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What Can Be Done For My Child?

Bullimore, Mark A.

Optometry and Vision Science: August 2000 - Volume 77 - Issue 8 - p 381

The Ohio State University

Most clinicians would agree that slowing the progression of childhood myopia is a worthy pursuit. Unfortunately, the available treatment options are imperfect. For example, the side-effects associated with long-term atropine use suggest that the treatment may be worse than the condition. The reported efficacy of other therapies, such as bifocals or rigid contact lenses, is equivocal. 1–3 The study reported by Fulk et al. in this issue of Optometry and Vision Science addresses the dilemma that confronts practitioners: to prescribe or not to prescribe? 4 Fulk and colleagues have conducted a randomized clinical trial of the effect of bifocal lenses on myopia progression in esophoric children. The rationale for the study is that accommodation is associated with myopia progression and that reducing the accommodative demand with bifocals will slow progression. The authors chose to limit their trial to esophores based on previous studies that suggested the therapy is more effective in this subgroup of myopes. 5 Subjects were randomized to two treatments, bifocals with a +1.50 D add and single vision lenses, and followed for 30 months.

Fulk and colleagues are to be congratulated on their execution of this clinical trial. They met their recruitment goals, compliance and subject retention are acceptable, and the results are being disseminated to the community in a timely fashion. The primary finding is that bifocals reduce myopia progression by around 20% in the study population—a reduction that the authors feel “falls short of what might be considered a substantial benefit.”

So what message should a clinician take away from this study? Although the results provide some support for a role of accommodation in myopia progression, Fulk et al. conclude that the findings do not justify the widespread prescription of bifocals in children. Nonetheless, the practitioner now possesses data from a well controlled study that can be presented to a concerned parent who asks “What can be done to slow the progression of myopia in my child?” The modest benefit of bifocal therapy can be discussed intelligently and weighed against the increased cost of the lenses and the attitude of the patient.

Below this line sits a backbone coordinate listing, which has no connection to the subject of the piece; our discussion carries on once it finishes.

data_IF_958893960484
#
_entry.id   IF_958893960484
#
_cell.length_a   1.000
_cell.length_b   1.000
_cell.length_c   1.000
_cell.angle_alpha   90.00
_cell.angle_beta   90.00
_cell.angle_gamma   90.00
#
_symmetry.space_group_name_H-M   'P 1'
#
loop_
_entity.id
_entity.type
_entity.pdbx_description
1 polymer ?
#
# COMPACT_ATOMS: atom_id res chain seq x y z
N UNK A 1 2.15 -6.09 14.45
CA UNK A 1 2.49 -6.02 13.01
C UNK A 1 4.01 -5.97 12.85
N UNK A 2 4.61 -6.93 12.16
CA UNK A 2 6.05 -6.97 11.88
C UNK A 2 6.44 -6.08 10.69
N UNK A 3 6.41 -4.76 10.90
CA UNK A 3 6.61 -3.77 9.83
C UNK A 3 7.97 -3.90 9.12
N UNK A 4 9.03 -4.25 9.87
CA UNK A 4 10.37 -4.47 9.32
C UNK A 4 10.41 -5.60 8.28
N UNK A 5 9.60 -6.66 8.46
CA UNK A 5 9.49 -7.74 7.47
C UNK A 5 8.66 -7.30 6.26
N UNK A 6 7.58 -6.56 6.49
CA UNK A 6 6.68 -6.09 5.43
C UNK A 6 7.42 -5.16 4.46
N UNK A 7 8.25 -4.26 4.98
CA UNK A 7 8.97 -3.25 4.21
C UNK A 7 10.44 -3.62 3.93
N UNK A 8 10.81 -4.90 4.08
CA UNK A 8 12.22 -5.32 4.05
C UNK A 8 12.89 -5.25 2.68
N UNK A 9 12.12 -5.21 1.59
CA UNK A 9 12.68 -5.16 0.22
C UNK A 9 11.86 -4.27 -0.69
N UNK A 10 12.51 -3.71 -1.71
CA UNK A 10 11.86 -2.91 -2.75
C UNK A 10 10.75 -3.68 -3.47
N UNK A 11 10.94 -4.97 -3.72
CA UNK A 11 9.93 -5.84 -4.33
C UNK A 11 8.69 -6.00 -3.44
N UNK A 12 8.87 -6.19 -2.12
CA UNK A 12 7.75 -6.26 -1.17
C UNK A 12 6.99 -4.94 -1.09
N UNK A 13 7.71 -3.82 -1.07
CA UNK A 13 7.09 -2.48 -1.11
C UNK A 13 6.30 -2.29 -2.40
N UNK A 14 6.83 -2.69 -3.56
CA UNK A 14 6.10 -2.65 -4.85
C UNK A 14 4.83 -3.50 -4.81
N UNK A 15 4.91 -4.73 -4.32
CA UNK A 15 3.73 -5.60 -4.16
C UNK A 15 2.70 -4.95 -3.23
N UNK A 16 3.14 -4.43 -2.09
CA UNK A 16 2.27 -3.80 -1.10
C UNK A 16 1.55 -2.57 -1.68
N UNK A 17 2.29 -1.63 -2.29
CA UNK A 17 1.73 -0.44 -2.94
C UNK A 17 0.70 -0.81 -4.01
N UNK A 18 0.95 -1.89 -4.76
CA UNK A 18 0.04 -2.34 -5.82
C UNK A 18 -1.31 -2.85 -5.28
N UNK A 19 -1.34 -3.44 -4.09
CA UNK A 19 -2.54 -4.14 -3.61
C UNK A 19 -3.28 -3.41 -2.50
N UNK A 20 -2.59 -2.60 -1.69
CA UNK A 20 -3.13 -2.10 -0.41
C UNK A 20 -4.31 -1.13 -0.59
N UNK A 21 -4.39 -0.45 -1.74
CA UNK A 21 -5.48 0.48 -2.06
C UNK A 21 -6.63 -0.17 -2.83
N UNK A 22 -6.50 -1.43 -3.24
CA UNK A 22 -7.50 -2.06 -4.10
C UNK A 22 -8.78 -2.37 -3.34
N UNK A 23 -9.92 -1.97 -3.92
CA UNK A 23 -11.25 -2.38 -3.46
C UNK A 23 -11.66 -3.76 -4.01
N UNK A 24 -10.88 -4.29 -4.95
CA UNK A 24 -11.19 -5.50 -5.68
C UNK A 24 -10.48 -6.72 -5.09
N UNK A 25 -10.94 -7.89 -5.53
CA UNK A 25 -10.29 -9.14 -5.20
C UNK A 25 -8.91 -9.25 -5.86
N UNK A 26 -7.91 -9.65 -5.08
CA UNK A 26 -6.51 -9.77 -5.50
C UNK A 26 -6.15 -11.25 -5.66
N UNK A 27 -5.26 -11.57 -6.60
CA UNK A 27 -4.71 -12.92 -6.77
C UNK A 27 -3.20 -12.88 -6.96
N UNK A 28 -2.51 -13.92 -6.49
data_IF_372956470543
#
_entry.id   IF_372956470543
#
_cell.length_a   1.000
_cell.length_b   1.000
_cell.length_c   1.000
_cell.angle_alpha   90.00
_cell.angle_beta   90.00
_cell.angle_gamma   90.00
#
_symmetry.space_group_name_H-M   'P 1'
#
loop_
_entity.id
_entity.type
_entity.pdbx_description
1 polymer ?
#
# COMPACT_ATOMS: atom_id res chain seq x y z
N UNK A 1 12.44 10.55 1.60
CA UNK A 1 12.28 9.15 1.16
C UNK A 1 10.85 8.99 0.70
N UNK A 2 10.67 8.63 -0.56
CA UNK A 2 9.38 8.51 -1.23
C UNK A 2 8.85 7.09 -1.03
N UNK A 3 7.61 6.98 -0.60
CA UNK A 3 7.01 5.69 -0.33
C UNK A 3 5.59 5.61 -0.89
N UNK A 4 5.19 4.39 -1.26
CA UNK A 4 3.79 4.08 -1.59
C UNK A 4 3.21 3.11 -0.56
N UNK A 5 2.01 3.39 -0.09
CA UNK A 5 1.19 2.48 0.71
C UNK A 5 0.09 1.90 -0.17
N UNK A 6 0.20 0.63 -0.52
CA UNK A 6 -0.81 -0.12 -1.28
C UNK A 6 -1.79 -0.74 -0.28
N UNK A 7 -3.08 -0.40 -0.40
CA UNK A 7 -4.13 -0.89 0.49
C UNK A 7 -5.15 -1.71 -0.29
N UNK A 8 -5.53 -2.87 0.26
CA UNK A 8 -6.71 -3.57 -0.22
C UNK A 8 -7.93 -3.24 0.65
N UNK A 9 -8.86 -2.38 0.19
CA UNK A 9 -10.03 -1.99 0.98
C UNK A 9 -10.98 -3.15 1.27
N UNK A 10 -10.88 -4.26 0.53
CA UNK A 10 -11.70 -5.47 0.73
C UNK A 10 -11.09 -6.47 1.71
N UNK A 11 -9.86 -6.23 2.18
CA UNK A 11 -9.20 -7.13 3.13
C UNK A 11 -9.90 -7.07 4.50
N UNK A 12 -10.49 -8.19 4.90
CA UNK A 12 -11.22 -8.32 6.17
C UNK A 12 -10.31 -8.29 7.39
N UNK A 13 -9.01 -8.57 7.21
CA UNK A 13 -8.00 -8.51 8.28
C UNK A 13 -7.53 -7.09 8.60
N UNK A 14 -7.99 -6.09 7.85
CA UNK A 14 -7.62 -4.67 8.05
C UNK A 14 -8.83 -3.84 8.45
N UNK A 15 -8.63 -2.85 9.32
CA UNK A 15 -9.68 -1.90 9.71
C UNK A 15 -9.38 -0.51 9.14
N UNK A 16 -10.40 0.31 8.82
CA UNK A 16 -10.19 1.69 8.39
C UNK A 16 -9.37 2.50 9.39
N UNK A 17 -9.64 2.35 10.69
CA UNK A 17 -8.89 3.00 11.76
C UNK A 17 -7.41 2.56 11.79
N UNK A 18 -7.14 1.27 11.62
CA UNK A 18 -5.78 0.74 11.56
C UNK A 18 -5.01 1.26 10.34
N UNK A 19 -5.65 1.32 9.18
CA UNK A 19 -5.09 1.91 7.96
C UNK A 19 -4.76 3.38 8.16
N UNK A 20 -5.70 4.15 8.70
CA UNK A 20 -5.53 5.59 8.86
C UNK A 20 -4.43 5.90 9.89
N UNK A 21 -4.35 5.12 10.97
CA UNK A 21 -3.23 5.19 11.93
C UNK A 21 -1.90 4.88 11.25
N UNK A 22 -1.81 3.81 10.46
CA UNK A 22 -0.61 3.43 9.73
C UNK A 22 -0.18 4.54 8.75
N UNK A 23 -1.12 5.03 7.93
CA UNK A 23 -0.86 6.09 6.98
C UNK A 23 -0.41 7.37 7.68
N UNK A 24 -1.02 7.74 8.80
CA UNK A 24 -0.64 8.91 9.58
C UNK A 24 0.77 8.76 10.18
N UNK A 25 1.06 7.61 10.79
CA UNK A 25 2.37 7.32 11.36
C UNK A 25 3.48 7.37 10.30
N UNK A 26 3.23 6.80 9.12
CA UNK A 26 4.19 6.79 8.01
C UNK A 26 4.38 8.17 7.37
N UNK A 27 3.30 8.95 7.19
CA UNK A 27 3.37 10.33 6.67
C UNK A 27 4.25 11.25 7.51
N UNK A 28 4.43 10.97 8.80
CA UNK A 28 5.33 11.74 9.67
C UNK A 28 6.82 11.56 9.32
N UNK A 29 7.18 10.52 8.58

Is this study the final word on myopia control with bifocals? Probably not. First, the effect size is one-half the 40% found in the authors’ pilot study. 6 This higher value was used to derive the sample size for the trial and contributed to the results achieving borderline statistical significance. The reduction in progression is also markedly lower than that reported in a similar study published last year in Optometry and Vision Science. 7 Leung and Brown found that progressive addition lenses slowed myopia progression by 38 to 46% in Hong Kong Chinese children. In spite of the methodological differences, the contrasting results of these two studies are difficult to reconcile. The ongoing Correction of Myopia Evaluation Trial (COMET) has randomized over 400 children to progressive addition lenses and single vision lenses beginning in 1998. 8 Results of this 3-year trial should be available in the near future and may be able to resolve the differences between the results of Fulk et al. and those of Leung and Brown. 4, 7 Finally, clinicians are anticipating the results of the Contact Lens and Myopia Progression (CLAMP) Study, 9 which is comparing the effect of rigid and soft contact lenses on myopia progression, along with ongoing clinical trials of drugs for myopia progression, such as the selective muscarinic antagonist pirenzepine. 10

All of the above studies should provide a wealth of information that can be assimilated by the individual clinician and, potentially, incorporated into published practice guidelines and information for patients.

College of Optometry

Columbus, Ohio

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© 2000 American Academy of Optometry